modified: false
state: CORRUPT
fwheads: 255
fwsectors: 63
last: 15628052446
first: 34
entries: 128
scheme: GPT
Providers:
1. Name: da1p1
Mediasize: 8001560772608 (7.3T)
Sectorsize: 512
Stripesize: 4096
Stripeoffset: 0
Mode: r0w0e0
rawuuid: 8546235e-6e95-40f7-810c-b3d2cfb00b2a
rawtype: ebd0a0a2-b9e5-4433-87c0-68b6b72699c7
label: easystore
length: 8001560772608
offset: 1048576
type: ms-basic-data
index: 1
end: 15628050431
start: 2048
Consumers:
1. Name: da1
Mediasize: 8001562869760 (7.3T)
Sectorsize: 512
Stripesize: 4096
Stripeoffset: 0
Mode: r0w0e0


Not sure if it would be helpful but here's some of the output from the TestDisk log.

Disk /dev/sdb - 8001 GB / 7452 GiB - CHS 972801 255 63
UFS 2 - Little Endian 0 0 1 972801 70 5 15628052480 [/backups/usb_drive]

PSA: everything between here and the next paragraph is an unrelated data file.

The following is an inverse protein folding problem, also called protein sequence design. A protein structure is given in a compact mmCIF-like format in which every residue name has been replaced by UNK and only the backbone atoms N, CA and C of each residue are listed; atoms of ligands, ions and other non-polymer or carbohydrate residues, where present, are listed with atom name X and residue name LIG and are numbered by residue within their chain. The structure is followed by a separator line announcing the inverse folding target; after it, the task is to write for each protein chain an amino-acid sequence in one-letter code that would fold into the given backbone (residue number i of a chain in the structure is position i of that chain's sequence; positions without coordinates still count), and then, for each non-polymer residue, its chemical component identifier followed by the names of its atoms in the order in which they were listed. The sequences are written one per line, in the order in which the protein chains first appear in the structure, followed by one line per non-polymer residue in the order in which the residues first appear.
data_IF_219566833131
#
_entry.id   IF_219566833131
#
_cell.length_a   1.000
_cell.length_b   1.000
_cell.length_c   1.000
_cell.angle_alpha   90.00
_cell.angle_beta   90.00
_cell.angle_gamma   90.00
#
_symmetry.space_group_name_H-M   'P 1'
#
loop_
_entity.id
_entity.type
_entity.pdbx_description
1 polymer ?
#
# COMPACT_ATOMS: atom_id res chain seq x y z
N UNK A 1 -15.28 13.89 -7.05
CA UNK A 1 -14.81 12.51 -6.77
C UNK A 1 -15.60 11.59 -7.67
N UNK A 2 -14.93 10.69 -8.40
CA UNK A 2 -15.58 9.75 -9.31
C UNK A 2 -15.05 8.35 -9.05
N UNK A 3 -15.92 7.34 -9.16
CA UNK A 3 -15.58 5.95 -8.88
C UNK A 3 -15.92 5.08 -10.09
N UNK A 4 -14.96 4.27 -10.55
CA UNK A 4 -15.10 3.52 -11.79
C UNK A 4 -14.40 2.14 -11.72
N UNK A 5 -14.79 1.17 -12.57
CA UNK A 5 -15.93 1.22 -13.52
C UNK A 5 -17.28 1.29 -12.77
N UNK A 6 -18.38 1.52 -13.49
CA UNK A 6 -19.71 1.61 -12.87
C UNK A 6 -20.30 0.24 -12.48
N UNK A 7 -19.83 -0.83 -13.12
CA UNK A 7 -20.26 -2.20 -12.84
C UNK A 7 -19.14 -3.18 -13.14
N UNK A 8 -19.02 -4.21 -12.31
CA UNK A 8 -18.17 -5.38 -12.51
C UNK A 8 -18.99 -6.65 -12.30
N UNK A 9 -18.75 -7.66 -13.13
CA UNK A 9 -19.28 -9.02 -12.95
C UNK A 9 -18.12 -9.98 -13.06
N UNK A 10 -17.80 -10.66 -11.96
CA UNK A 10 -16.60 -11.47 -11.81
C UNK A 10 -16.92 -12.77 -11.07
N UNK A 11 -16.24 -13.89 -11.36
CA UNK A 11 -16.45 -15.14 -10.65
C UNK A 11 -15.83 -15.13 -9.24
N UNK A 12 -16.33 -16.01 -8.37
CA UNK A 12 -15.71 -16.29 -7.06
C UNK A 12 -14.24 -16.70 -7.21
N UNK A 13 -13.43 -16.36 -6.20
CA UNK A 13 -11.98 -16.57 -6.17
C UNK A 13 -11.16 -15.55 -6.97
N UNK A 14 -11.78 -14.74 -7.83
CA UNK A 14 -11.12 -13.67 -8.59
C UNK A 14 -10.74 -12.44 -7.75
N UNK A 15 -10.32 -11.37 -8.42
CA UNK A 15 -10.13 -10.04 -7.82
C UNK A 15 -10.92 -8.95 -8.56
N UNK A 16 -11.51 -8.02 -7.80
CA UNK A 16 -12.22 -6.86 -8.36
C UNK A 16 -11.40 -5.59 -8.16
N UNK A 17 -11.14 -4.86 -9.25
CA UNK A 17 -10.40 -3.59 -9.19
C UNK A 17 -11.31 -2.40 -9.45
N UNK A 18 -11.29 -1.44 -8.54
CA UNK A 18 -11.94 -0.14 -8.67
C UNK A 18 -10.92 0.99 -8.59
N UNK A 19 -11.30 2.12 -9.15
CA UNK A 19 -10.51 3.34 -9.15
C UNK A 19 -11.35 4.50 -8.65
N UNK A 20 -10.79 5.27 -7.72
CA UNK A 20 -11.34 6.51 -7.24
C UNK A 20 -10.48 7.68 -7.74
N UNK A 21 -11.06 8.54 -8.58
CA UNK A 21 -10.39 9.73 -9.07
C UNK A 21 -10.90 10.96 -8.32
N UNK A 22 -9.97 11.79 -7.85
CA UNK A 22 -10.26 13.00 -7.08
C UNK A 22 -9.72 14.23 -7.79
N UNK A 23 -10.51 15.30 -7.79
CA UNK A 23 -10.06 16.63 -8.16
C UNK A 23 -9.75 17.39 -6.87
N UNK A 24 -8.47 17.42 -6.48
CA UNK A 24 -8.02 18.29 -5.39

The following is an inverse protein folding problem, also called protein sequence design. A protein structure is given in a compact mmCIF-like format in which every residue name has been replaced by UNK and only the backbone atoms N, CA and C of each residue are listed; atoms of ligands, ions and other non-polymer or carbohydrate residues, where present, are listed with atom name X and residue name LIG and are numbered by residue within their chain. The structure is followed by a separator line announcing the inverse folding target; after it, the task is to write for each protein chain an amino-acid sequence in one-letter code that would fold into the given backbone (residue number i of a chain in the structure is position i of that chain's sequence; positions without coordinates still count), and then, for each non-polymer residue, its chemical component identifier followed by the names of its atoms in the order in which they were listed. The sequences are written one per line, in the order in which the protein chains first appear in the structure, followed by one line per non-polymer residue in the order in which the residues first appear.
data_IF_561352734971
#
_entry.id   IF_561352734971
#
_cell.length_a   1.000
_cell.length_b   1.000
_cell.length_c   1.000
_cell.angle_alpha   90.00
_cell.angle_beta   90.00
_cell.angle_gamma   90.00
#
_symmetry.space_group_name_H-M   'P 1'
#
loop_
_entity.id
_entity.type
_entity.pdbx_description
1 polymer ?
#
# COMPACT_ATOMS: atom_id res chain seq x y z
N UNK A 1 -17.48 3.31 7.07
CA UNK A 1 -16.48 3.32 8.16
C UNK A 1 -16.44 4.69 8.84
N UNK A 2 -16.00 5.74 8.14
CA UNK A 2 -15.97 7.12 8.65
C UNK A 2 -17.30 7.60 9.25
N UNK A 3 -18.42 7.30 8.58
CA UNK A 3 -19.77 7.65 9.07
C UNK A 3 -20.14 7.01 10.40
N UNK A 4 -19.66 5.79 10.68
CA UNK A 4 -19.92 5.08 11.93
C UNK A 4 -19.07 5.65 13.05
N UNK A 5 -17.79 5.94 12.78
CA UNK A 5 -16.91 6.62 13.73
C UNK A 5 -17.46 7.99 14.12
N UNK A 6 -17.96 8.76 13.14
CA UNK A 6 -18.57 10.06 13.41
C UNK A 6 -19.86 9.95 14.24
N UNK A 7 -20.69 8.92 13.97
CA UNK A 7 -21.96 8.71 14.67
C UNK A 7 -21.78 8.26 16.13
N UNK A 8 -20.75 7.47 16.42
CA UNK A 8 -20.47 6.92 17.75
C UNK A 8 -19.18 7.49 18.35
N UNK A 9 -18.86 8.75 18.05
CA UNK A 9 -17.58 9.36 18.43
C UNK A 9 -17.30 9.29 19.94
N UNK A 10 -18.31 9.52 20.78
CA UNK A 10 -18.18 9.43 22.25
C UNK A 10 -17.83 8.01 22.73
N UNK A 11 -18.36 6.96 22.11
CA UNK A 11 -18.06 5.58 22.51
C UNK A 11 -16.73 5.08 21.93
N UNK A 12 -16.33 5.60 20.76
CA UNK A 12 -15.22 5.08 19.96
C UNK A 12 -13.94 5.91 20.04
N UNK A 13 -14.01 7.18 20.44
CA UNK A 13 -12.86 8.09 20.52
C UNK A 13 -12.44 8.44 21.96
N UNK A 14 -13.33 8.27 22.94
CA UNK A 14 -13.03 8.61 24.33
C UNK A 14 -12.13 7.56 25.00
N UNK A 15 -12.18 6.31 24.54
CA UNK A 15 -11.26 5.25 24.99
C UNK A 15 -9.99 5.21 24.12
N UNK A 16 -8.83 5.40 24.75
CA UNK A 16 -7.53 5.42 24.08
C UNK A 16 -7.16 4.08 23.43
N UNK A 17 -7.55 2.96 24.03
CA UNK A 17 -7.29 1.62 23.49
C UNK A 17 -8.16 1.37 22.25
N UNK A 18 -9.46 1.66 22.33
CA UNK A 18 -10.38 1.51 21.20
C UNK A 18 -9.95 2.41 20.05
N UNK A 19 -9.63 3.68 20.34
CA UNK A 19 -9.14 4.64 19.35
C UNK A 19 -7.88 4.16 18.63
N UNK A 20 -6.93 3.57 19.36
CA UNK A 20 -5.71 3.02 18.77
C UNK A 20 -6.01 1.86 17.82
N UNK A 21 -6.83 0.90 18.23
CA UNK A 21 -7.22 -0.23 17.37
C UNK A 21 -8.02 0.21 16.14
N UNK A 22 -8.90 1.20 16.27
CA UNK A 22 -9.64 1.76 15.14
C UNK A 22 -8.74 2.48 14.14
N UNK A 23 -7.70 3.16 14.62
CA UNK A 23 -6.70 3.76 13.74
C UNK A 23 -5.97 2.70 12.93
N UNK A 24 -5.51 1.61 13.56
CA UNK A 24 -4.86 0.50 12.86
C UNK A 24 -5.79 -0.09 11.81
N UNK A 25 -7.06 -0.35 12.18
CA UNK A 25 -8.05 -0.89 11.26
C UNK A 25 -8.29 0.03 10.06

UFS2 blocksize=4096, 8001 GB / 7452 GiB
UFS 2 - Little Endian 0 1 2 972801 71 6 15628052480
UFS2 blocksize=4096, 8001 GB / 7452 GiB
UFS 2 - Little Endian 0 1 50 972801 71 54 15628052480 [/backups/usb_drive]
UFS2 blocksize=4096, 8001 GB / 7452 GiB
UFS 2 - Little Endian 0 2 51 972801 72 55 15628052480
UFS2 blocksize=4096, 8001 GB / 7452 GiB
NTFS at 0/32/33
filesystem size 15628048384
sectors_per_cluster 8
mft_lcn 786432
mftmirr_lcn 2
clusters_per_mft_record -10
clusters_per_index_record 1
NTFS part_offset=1048576, part_size=8001560772608, sector_size=512
NTFS partition cannot be added (part_offset<part_size).
NTFS at 0/32/33
filesystem size 15628048384
sectors_per_cluster 8
mft_lcn 786432
mftmirr_lcn 2
clusters_per_mft_record -10
clusters_per_index_record 1
NTFS 0 32 33 972801 37 36 15628048384
NTFS, blocksize=4096, 8001 GB / 7452 GiB
UFS 2 - Little Endian 79 209 3 972881 24 7 15628052480
UFS2 blocksize=4096, 8001 GB / 7452 GiB
 

ralphbsz

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I noticed a typo I made in my post.
No matter ... as long as we're consistent now.

After I ran dd I ran newfs -m 0 /dev/da1. That created /dev/da1p1.
Strange. I didn't know that newfs on a whole disk would create a partition table. The documentation doesn't say anything about that.